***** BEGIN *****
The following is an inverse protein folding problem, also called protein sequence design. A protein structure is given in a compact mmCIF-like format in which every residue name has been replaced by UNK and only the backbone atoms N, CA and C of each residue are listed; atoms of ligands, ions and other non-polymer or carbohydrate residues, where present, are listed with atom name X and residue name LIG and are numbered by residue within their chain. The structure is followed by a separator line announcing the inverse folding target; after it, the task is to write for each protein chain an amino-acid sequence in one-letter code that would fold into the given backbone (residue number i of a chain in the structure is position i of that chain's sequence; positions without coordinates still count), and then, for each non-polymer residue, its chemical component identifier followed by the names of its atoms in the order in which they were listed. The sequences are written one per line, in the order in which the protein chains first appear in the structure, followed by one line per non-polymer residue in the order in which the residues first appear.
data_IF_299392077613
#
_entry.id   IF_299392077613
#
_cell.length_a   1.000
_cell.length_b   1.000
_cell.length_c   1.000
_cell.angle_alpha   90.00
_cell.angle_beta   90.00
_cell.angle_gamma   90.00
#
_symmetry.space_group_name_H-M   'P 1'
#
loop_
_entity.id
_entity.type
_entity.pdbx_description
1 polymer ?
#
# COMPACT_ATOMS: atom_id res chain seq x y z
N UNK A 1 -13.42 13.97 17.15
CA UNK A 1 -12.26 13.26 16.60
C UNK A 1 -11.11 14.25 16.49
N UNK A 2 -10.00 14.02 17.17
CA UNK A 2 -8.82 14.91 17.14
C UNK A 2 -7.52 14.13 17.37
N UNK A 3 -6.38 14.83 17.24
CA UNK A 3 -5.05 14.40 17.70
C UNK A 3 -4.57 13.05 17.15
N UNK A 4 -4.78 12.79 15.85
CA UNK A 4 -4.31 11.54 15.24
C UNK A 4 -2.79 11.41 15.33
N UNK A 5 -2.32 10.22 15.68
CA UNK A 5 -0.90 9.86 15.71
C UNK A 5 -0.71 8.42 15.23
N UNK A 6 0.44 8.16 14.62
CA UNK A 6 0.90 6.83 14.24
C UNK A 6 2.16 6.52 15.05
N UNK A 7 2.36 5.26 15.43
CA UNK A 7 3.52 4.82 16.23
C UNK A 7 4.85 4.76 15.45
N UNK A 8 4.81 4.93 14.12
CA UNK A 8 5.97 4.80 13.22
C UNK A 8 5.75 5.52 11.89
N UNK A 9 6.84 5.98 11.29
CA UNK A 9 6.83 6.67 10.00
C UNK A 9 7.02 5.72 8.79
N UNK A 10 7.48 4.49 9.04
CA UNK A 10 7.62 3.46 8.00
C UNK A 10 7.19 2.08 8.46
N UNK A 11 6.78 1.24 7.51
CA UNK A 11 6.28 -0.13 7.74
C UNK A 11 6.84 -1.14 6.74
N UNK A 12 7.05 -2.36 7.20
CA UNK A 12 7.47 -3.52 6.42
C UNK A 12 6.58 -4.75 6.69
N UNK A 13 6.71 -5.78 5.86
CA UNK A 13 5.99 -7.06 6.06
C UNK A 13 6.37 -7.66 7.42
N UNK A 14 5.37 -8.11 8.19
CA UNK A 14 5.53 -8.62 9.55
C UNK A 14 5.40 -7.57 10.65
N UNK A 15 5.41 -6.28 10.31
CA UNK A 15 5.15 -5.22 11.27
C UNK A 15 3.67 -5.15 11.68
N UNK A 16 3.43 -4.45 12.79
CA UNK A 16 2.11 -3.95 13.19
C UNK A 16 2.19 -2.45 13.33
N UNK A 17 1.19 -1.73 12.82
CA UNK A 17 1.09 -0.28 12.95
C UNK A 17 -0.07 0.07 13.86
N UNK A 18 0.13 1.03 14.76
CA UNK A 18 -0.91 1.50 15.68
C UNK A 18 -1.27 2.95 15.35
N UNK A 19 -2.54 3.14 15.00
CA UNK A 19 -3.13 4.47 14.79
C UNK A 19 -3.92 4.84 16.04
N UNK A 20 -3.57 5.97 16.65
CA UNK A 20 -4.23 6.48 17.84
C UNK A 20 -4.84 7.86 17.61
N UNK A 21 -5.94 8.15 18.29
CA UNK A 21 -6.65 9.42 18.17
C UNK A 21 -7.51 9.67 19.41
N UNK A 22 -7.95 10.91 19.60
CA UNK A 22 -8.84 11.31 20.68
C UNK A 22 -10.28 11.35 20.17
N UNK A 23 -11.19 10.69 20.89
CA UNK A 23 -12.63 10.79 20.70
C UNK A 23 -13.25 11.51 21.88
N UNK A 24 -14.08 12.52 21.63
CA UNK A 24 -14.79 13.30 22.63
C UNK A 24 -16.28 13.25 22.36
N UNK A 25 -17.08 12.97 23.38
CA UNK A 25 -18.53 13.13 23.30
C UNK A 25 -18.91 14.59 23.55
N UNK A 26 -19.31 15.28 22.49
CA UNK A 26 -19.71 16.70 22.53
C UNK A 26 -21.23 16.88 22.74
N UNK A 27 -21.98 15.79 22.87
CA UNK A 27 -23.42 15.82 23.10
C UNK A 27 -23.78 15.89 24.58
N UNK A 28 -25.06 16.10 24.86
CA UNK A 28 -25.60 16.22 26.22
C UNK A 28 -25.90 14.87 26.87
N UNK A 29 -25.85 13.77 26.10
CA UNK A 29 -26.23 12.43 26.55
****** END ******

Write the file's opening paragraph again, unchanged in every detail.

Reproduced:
The following is an inverse protein folding problem, also called protein sequence design. A protein structure is given in a compact mmCIF-like format in which every residue name has been replaced by UNK and only the backbone atoms N, CA and C of each residue are listed; atoms of ligands, ions and other non-polymer or carbohydrate residues, where present, are listed with atom name X and residue name LIG and are numbered by residue within their chain. The structure is followed by a separator line announcing the inverse folding target; after it, the task is to write for each protein chain an amino-acid sequence in one-letter code that would fold into the given backbone (residue number i of a chain in the structure is position i of that chain's sequence; positions without coordinates still count), and then, for each non-polymer residue, its chemical component identifier followed by the names of its atoms in the order in which they were listed. The sequences are written one per line, in the order in which the protein chains first appear in the structure, followed by one line per non-polymer residue in the order in which the residues first appear.